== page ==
World AIDs Day


POSTED: Sunday, November 29, 2009

World AIDS Day on Tuesday will be observed in Hawaii with special events statewide to raise awareness of the disease that affects several thousand people in the islands.

“;It's a health issue, not a moral issue, and the more we treat it that way, the more likely we'll be able to kick it out of this beautiful state some day,”; said Paul Groesbeck, executive director of Life Foundation, which provides HIV/AIDS testing and counseling.

“;I think HIV/AIDS can be totally banished from Hawaii because of the way we're set up, but it takes some effort,”; he said in an interview.

“;The more there is housing, the more people stay healthy and the more different programs work collaboratively together to make sure all bases are covered, the more people get tested,”; Groesbeck said.

As of December 2008, Hawaii had 2,071 AIDS cases and an estimated 3,000 HIV-positive residents.

Hawaii has only half the average national rate of HIV transmission because of the state's needle exchange program, with “;a reduced number of women and especially children,”; Groesbeck said.

Life Foundation did more than 2,300 rapid HIV tests last year using a simple oral swab or finger prick, triple what it used to do when blood specimens were collected and sent to a laboratory for results one or two weeks later, he said.


One-third of people tested in the past never returned for the results, increasing chances of passing on the infection, he said. “;Now, 100 percent of the people are still sitting there. It has been really encouraging. We're continuing to think of ways to cut through stigma and shame.

“;People shouldn't die of shame. ... The more we can talk about it, the better,”; he said. “;It's a behavior-driven epidemic; it passes from person to person. The more people know their status, the less likely they will pass it on to someone else.”;

At the end of every year, Life Foundation staff members gather and light a candle for every client who died, Groesbeck said. Deaths have declined from about 300 clients in 1992 to about 10 expected this year out of 700 clients, he said.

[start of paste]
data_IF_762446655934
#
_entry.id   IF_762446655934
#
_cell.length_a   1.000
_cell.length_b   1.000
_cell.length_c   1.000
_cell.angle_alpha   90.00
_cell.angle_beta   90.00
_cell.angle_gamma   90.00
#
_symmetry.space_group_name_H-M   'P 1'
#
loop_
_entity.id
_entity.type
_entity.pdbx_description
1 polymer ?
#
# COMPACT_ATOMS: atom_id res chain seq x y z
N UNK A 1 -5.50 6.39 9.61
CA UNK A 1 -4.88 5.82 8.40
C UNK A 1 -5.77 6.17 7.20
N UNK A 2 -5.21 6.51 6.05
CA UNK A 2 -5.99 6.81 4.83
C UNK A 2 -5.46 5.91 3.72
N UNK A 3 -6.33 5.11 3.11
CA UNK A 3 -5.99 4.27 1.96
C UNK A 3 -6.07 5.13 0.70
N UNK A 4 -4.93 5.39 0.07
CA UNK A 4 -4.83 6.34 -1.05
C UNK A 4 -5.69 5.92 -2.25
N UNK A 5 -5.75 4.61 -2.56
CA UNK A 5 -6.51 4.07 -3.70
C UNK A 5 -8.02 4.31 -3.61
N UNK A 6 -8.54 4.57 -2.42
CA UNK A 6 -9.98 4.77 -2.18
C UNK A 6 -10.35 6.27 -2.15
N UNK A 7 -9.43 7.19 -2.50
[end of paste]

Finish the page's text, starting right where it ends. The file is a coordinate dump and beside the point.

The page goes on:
“;The combination of drug therapy and greater awareness of how HIV is spread and how to protect yourself have definitely helped,”; Groesbeck said.

Peter Whiticar, chief of the state Health Department's STD/AIDS Prevention Branch, said in a news release that World AIDS Day is an opportunity for Hawaii residents “;to learn how the epidemic affects not only people living in countries abroad hardest hit by this disease, but also how our friends, neighbors and co-workers right here in Hawaii are impacted.”;

The department is collaborating with community agencies, AIDS service organizations and volunteers for observances of the worldwide effort focusing on the HIV epidemic.

A special event will be held 6:30 p.m. Tuesday at St. Clement's Church, 1515 Wilder Ave., with performances by the Honolulu Men's Chorus, the Kananiokeakua School of Hula and musical styling of KUPAOA.

The winning entry will be displayed from the World AIDS Day Hawaii Youth Leadership Challenge, a statewide art, poetry and writing contest for youths ages 13 to 14.

For World AIDS Day events on the Big Island, Kauai and Maui, visit worldaidsdayhawaii.org or call Paul Davis at the Health Department, (808) 733-9010.